THE POTLUCK PARTY at the Kilkare Woods
Clubhouse Sunday truly deserves the word "special."
Over 90 people gathered to celebrate the 20th anniversary of
the countywide referendum that defeated an 85-home development
on the ridge above Sunol. The party was hosted by Save Our Sunol,
but the focus was on the accomplishment of Sunolians who gave
their all to save the town's rural character some ten years
before SOS was formed.
Virginia McCullough, always active in the preservation of Sunol,
has collected press clippings on land use issues here that she
shared at Sunday's gathering, some from as early as 1973. It
was then that the development of Pleasanton Ridge via the Nipper
property was first proposed. Nipper planned a community of some
700 homes, but by the end of 1977, protests and environmental
studies had reduced the project to 50 homes and there it languished
until 1982. Nipper, through the Sunol Development Company, proposed
a new approach: 85 luxury homes and a controversial sewage system.
Sunolians showed up at every Alameda County Planning Commission
meeting regarding the development. At a mid-November 1982 meeting,
25 Sunol Glen students appeared before the Commission and sang
an original song to the tune of "What the World Needs Now."
Morgan Miller, mother of one of those singers, wrote the words,
which praised Sunol's unique beauty and appealed to the politicians
to save it for all to enjoy.
Mary Marshall was there that day, representing SCORE - Sunol
Residents Organized Regarding the Environment, a group started
by Mary, her husband Robb, and Frank and Diane Fries, Amy Awtry,
and Lynn Bowers in 1974 to fight development of the ridgelands.
Kilkare Woods residents and KWA president Patricia Stillman
attended early SCORE meetings and later organized regular Friday
potluck meetings to work on the referendum.
Every newspaper in the Bay Area covered the struggle from November
1982 through its successful conclusion in the spring of the
following year. County planning commissioners approved the proposal
in January and county supervisors argued the pros for months.
Sunolians were unflagging in their efforts to stop the development.
The Marshalls, Pat and her husband Bart, Kathy Capitani, Peggy
and Gary Carpenter, Marlon Kuntz, Eileen Taufer, Ron Smith,
Geraldine Baldassarre, Malcolm and Becky Douglas, Pam Peeters,
Ralph Nielsen, Jane Winsted, Hazel Roraback, Cotton and Al Heitmann,
and Joseph Barrett are some of the Sunolians whose names appear
in press coverage of the petition drive. Margaret Tracy, chairperson
then and now of Preserve Area Ridgelands Committee stood by
her friends from Sunol and strongly opposed the project.
On April 8, 1983, the county supervisors approved Rancho Sunol
to the outrage of some 120 Sunol residents at the meeting. Within
minutes of the vote, Sunolians wearing t-shirts printed with
"The Ridge - Save It for Later" began circulating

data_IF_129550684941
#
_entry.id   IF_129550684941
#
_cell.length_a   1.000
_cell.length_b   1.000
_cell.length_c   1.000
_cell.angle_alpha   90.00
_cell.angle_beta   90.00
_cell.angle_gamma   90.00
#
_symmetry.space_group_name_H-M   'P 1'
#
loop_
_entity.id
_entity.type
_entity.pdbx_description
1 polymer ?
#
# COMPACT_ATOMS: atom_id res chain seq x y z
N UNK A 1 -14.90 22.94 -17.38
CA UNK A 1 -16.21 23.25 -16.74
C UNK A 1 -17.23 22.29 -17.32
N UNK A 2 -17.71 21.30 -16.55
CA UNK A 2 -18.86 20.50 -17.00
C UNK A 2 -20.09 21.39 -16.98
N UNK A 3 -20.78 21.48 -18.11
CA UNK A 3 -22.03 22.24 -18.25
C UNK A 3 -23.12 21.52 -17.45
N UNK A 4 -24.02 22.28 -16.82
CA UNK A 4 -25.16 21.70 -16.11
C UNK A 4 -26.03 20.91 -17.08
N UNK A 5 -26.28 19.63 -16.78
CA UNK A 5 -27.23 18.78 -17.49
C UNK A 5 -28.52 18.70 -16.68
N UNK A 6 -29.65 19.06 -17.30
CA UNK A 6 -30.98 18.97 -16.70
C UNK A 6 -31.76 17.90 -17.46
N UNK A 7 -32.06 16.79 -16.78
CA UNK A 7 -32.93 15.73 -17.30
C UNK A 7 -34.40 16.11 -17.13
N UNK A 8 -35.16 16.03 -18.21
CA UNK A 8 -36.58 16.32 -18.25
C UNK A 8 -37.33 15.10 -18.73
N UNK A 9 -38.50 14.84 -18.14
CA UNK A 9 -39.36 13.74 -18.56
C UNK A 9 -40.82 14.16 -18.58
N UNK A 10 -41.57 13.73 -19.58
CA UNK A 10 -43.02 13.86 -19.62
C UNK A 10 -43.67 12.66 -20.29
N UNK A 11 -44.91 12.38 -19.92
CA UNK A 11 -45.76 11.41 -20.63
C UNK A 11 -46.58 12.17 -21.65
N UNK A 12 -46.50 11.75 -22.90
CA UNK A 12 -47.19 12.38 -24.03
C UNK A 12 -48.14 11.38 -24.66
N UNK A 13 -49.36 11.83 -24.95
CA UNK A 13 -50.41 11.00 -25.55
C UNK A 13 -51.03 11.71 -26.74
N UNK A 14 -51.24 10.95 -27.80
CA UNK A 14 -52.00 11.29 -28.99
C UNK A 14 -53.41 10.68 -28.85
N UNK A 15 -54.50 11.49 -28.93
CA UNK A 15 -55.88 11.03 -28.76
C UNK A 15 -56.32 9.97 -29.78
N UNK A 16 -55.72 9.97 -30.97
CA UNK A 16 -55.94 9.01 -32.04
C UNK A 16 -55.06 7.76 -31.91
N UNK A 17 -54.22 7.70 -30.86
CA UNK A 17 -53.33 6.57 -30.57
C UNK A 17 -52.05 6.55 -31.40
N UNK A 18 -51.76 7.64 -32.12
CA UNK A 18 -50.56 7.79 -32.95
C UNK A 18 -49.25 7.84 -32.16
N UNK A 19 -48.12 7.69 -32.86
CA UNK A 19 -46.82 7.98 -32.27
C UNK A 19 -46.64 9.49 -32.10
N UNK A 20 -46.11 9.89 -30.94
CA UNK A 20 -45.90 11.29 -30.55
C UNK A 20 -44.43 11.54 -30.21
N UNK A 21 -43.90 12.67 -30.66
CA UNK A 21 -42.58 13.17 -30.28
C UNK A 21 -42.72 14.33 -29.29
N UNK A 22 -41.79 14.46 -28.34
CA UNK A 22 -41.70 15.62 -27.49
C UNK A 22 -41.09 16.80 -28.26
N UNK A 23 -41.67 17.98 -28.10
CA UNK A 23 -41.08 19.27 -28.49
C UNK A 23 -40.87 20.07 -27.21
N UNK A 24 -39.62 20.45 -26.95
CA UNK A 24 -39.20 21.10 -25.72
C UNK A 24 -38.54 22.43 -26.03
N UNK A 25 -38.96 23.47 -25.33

petitions to make the development a county referendum issue.
The collection of over 38,000 signatures in one month would
be required, and Sunol's protectors swore they would get them.
The following evening, a candle-lit dinner in the clubhouse
began the historic challenge to collect the signatures. Teenagers
signed up to baby-sit so adults could hit the streets. Kathy
Capitani's house served as referendum headquarters, her calendar
marked each day with the group's hope of another 2,000 signatures
collected. Volunteers from the Sierra Club, Fremont, Ashland
and other county communities offered to help. Signatures were
gathered at every area shopping center, library, college and
even Oakland A's games, where a plane hired by the group circled
the Coliseum trailing a banner asking fans to "Save the
On May 6, 1983, the petitions, bearing over 50,000 signatures,
were delivered to the board of supervisors. Rather than holding
a costly special election, the supervisors rescinded their approval
of Rancho Sunol on May 25. The following month, the Ridgelands
Park Committee began circulating petitions for the Pleasanton
Ridge Park Initiative, which resulted in preservation of the
ridgeland above Sunol and Pleasanton as permanent parkland.
Many of the referendum workers attended the anniversary celebration.
Neil Davies and Bruce Rogers recalled collecting the first 1,000
signatures. The Marshalls, Frieses and Douglasses, Virginia,
Pat, Dan Reasor and Bob Several were among those who shared
memories. Banners, news clippings, posters and photos covered
the walls of the clubhouse. It was a fine day and a moving tribute
to a fight well fought and justly won.
REMINDERS: Please come out for the Sunol Business Guild's
blood drive Wednesday at the Color Spot Nursery, 3540 Andrade
Road from 12:30 to 6:30 p.m. Each donation saves at least three
And don't forget the Annual Fremont Steelhead Festival and
Watershed Awareness Fair on Saturday Niles at the Community
Park, 3rd and H Streets from 10 a.m. to 2 p.m.